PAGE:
The Republicans in Congress are beginning to break ranks with the President when it comes to privatizing social security. Now, the highest ranking Republican yet has spoken out against the Presidents proposal. Why? Well, because it really kind of sucks.
We can all agree that the system is in need of reform, but privatizing the program will not solve long term or short term financial shortfalls. Whether or not we privatize, we will be hit with the expense of the baby boomers retiring. Using their retirement expense as a reason to privatize the system is a moot point, so I really wish the President would stop making it. Once we get past the baby boomers, we hit more of an equilibrium, where the people entering the job market is no longer diminishing against the people retiring. Bush's plan does not compensate for the immediate short term deficit nor does it take into account long term reduction of retirees.
simpler and less risky options, like means testing and raising the retirement age can do so much more than privatizing the system.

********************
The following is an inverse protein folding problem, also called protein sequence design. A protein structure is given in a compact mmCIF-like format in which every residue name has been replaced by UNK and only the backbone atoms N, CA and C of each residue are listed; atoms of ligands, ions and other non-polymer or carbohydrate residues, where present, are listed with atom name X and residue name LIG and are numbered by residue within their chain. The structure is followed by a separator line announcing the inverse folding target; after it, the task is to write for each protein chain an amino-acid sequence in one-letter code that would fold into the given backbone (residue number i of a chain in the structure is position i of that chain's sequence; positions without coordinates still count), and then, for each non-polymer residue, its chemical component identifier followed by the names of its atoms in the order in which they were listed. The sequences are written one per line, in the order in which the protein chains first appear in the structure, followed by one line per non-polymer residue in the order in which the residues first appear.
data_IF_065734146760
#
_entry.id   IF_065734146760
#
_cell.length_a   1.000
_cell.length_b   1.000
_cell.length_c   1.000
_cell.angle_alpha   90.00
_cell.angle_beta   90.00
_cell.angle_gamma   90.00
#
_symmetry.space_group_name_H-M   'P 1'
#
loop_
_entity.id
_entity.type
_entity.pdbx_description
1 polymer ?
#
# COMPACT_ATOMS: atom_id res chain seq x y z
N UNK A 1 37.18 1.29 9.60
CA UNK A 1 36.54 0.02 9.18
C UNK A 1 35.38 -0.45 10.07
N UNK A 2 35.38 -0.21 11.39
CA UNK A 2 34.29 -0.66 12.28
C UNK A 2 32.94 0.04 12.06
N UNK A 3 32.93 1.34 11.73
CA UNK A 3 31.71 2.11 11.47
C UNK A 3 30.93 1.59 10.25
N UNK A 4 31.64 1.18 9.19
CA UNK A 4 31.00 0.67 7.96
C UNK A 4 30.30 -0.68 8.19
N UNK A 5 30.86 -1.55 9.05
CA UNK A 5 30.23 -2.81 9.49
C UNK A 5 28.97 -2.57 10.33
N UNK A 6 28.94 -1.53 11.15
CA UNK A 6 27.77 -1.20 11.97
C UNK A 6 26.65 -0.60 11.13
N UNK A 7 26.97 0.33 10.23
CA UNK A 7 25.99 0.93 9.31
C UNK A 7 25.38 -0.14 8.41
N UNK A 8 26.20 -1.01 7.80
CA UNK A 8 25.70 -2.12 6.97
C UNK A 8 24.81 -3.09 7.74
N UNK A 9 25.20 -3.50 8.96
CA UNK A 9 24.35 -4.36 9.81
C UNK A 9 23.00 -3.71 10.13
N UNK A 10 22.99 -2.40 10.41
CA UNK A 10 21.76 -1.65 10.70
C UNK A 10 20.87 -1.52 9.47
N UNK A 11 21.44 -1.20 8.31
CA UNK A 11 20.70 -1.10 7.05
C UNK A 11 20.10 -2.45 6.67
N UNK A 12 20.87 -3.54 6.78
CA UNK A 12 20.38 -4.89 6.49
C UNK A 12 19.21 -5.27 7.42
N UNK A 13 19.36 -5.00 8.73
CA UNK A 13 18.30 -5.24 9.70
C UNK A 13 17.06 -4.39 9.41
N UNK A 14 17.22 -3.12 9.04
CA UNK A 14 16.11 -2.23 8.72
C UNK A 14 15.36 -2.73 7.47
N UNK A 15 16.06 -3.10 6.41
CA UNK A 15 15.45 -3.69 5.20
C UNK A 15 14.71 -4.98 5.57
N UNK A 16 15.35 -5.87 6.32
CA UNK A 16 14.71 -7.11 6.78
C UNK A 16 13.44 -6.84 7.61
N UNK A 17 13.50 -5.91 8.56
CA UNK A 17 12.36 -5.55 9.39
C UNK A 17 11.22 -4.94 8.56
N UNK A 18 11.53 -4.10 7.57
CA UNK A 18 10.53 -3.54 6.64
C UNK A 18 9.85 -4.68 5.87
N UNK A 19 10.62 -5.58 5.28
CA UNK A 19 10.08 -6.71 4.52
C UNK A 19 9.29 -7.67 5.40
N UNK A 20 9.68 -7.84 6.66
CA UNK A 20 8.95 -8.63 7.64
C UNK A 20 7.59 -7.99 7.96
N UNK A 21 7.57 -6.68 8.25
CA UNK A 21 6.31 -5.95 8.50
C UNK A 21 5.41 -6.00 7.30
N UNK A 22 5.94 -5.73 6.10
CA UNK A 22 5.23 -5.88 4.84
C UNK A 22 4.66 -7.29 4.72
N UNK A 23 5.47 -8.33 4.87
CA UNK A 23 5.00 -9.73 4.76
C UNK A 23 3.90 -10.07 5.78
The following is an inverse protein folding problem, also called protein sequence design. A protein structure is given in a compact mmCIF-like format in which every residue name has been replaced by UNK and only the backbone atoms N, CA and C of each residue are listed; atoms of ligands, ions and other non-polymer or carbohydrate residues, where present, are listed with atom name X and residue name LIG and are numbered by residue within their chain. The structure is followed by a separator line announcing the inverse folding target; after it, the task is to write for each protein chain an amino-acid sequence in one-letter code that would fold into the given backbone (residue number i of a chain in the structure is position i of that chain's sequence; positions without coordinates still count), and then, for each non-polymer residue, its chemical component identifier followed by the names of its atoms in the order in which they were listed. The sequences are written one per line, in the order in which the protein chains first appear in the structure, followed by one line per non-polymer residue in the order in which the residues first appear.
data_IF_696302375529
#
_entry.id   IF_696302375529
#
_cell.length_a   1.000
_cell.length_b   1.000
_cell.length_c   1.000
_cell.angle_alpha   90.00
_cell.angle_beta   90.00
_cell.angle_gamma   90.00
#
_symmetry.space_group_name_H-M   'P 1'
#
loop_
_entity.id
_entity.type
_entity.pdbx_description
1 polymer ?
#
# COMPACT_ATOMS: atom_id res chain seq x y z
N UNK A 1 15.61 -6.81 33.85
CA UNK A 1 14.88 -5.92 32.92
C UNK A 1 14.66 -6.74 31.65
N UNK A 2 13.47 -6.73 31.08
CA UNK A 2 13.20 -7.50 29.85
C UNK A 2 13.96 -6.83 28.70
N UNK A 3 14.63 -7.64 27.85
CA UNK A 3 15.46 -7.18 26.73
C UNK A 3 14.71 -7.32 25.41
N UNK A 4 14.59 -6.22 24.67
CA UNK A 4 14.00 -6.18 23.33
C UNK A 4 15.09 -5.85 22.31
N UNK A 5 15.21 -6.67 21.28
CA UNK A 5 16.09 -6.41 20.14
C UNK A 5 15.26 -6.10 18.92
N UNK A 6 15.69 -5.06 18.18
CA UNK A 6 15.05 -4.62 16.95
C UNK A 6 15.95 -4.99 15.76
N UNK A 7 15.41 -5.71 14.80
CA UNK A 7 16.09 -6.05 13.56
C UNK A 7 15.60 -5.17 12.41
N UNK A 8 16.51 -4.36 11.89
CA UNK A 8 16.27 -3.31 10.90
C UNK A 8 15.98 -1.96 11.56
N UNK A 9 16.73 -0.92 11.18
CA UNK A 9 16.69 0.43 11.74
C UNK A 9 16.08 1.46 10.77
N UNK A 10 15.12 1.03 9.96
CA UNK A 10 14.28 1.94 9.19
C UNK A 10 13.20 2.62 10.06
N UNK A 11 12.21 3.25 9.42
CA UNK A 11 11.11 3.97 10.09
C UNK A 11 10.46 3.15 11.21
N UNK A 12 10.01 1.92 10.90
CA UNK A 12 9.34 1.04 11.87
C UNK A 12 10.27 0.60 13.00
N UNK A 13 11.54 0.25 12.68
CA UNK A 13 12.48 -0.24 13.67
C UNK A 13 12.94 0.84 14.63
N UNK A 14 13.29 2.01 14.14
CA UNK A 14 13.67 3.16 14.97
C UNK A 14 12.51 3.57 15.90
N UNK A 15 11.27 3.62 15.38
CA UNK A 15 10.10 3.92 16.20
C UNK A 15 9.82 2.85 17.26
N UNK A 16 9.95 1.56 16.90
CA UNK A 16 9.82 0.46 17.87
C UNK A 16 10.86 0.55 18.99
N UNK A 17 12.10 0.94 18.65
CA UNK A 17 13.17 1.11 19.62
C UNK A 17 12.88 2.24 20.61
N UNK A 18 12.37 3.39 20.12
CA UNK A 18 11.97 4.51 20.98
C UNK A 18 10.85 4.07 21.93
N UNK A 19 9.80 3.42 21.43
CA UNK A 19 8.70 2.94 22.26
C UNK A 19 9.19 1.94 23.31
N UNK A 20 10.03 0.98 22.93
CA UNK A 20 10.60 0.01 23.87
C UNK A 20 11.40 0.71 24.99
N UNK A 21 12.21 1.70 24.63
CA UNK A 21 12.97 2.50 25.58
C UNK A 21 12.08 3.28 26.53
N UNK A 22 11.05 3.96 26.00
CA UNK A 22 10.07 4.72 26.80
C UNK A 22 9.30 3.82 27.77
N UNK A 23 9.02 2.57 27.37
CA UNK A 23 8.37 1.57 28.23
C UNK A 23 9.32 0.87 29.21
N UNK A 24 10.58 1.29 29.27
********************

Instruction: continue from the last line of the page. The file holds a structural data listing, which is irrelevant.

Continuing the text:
New Doubts On Plan For Social Security (Link to Full Story)
House Republican Says Bush Plan Is Doomed, Seeks Review of System
By Mike Allen and Jonathan Weisman
Washington Post Staff Writers
Wednesday, January 19, 2005; Page A01
House Ways and Means Committee Chairman Bill Thomas (R-Calif.) predicted yesterday that partisan warfare over Social Security will quickly render President Bush's plan "a dead horse" and called on Congress to undertake a broader review of the problems of an aging nation.
Thomas, one of Capitol Hill's most powerful figures on tax policy, is the highest-ranking House Republican official to cast doubt on the president's plan for creating individual investment accounts. He said that as an alternative, he will consider changes such as replacing the payroll tax as Social Security's financing mechanism and adding a savings plan for long-term or chronic care as "an augmentation to Social Security payments."
"What I'm trying to get people to do is get out of the narrow moving around of the pieces inside the Social Security box," Thomas said at a forum on Bush's second term sponsored by the National Journal. "If we miss this opportunity . . . I think we will have missed an opportunity that may not present itself for another 20 years."